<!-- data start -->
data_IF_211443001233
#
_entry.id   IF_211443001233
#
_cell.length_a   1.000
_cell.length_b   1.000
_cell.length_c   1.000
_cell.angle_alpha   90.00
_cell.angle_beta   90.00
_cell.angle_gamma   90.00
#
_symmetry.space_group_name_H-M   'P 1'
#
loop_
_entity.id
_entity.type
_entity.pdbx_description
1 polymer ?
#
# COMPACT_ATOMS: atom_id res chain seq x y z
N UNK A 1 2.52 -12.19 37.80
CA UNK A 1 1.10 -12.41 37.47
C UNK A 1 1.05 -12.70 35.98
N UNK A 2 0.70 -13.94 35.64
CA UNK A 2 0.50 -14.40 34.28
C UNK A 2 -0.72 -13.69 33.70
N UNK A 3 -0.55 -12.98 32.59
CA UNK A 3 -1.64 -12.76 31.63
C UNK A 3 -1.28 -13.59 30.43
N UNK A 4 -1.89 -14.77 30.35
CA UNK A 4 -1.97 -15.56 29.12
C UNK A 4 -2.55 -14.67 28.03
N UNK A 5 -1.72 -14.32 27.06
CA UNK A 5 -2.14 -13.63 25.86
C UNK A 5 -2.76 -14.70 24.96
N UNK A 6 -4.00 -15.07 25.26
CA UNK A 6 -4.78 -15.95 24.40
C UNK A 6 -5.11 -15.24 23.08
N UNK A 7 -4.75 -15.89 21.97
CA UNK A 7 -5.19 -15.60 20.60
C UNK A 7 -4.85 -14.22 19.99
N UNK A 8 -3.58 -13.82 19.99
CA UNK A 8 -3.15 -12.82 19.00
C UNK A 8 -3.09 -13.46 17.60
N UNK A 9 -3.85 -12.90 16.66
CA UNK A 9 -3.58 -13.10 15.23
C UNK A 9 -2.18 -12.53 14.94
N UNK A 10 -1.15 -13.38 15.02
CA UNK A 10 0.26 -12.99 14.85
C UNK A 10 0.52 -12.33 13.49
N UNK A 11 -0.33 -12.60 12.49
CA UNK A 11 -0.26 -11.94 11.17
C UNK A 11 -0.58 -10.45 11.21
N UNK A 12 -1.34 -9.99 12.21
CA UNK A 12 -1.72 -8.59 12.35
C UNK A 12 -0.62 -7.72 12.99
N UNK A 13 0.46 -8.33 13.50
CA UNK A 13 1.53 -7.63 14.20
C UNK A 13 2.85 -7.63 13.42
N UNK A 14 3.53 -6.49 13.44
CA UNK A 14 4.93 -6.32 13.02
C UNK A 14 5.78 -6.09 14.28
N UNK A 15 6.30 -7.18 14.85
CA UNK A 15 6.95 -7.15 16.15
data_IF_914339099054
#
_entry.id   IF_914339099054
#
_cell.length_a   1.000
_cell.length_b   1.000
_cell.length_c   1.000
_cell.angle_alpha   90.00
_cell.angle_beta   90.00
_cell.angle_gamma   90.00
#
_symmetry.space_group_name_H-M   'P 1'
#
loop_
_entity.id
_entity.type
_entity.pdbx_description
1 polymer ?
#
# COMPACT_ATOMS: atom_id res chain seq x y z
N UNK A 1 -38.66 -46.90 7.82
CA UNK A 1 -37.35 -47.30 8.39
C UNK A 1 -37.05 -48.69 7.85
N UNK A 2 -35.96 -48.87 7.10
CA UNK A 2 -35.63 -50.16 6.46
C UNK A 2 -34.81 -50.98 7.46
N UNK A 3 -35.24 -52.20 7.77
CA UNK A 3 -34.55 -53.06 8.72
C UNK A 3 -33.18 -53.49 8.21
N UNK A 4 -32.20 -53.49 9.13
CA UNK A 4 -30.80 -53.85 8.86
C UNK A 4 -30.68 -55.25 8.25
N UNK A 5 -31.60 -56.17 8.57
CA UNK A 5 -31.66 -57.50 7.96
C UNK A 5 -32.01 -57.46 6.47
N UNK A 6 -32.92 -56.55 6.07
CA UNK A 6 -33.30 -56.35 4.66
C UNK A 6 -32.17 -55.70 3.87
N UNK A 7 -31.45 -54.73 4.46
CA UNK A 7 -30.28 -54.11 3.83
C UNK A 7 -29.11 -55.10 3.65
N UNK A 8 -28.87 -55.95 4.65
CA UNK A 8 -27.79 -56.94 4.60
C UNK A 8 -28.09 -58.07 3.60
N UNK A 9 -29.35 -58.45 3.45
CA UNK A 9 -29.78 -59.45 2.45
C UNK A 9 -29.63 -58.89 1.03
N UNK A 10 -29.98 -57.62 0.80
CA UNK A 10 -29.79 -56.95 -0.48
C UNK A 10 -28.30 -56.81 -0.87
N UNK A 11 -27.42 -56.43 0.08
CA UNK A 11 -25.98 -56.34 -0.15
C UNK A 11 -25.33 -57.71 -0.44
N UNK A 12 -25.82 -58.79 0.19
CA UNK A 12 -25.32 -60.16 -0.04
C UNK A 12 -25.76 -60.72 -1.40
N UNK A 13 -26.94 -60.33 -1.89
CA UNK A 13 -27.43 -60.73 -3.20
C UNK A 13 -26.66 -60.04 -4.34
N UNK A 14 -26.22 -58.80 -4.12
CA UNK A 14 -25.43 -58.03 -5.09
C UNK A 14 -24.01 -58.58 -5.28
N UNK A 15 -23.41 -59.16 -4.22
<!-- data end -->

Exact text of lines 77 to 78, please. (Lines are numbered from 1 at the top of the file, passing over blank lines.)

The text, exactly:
#
loop_